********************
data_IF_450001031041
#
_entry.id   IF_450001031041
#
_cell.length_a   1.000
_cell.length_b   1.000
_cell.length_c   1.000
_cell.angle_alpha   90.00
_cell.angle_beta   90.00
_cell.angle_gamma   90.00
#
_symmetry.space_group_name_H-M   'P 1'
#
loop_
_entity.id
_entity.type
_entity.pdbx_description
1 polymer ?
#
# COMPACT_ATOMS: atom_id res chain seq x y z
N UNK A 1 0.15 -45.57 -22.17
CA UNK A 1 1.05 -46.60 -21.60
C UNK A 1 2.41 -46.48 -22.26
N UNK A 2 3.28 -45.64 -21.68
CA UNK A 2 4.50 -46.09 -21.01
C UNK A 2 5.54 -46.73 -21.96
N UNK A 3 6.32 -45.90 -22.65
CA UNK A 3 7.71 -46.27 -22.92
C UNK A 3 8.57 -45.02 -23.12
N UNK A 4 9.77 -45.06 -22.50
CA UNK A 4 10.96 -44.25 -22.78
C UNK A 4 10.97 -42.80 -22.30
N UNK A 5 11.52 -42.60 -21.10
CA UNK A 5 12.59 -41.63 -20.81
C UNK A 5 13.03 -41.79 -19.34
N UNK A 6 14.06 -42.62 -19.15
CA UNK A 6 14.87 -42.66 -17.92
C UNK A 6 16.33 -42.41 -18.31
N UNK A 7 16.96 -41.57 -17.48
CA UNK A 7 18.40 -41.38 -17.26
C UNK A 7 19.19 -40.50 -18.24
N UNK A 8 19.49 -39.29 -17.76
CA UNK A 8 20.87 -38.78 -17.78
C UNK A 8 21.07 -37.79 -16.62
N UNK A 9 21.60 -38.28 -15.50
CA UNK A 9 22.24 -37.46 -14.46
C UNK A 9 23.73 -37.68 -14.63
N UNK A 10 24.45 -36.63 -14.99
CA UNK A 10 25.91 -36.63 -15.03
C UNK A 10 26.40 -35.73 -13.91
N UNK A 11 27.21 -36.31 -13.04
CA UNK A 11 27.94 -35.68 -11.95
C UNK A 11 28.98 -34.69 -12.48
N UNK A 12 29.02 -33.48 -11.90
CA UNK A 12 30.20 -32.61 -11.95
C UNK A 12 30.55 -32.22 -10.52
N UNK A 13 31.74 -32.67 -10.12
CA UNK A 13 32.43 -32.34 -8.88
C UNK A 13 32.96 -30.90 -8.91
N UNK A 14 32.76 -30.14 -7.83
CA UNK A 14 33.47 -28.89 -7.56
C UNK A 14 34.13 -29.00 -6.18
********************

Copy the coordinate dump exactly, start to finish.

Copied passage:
data_IF_450001031041
#
_entry.id   IF_450001031041
#
_cell.length_a   1.000
_cell.length_b   1.000
_cell.length_c   1.000
_cell.angle_alpha   90.00
_cell.angle_beta   90.00
_cell.angle_gamma   90.00
#
_symmetry.space_group_name_H-M   'P 1'
#
loop_
_entity.id
_entity.type
_entity.pdbx_description
1 polymer ?
#
# COMPACT_ATOMS: atom_id res chain seq x y z
N UNK A 1 0.15 -45.57 -22.17
CA UNK A 1 1.05 -46.60 -21.60
C UNK A 1 2.41 -46.48 -22.26
N UNK A 2 3.28 -45.64 -21.68
CA UNK A 2 4.50 -46.09 -21.01
C UNK A 2 5.54 -46.73 -21.96
N UNK A 3 6.32 -45.90 -22.65
CA UNK A 3 7.71 -46.27 -22.92
C UNK A 3 8.57 -45.02 -23.12
N UNK A 4 9.77 -45.06 -22.50
CA UNK A 4 10.96 -44.25 -22.78
C UNK A 4 10.97 -42.80 -22.30
N UNK A 5 11.52 -42.60 -21.10
CA UNK A 5 12.59 -41.63 -20.81
C UNK A 5 13.03 -41.79 -19.34
N UNK A 6 14.06 -42.62 -19.15
CA UNK A 6 14.87 -42.66 -17.92
C UNK A 6 16.33 -42.41 -18.31
N UNK A 7 16.96 -41.57 -17.48
CA UNK A 7 18.40 -41.38 -17.26
C UNK A 7 19.19 -40.50 -18.24
N UNK A 8 19.49 -39.29 -17.76
CA UNK A 8 20.87 -38.78 -17.78
C UNK A 8 21.07 -37.79 -16.62
N UNK A 9 21.60 -38.28 -15.50
CA UNK A 9 22.24 -37.46 -14.46
C UNK A 9 23.73 -37.68 -14.63
N UNK A 10 24.45 -36.63 -14.99
CA UNK A 10 25.91 -36.63 -15.03
C UNK A 10 26.40 -35.73 -13.91
N UNK A 11 27.21 -36.31 -13.04
CA UNK A 11 27.94 -35.68 -11.95
C UNK A 11 28.98 -34.69 -12.48
N UNK A 12 29.02 -33.48 -11.90
CA UNK A 12 30.20 -32.61 -11.95
C UNK A 12 30.55 -32.22 -10.52
N UNK A 13 31.74 -32.67 -10.12
CA UNK A 13 32.43 -32.34 -8.88
C UNK A 13 32.96 -30.90 -8.91
N UNK A 14 32.76 -30.14 -7.83
CA UNK A 14 33.47 -28.89 -7.56
C UNK A 14 34.13 -29.00 -6.18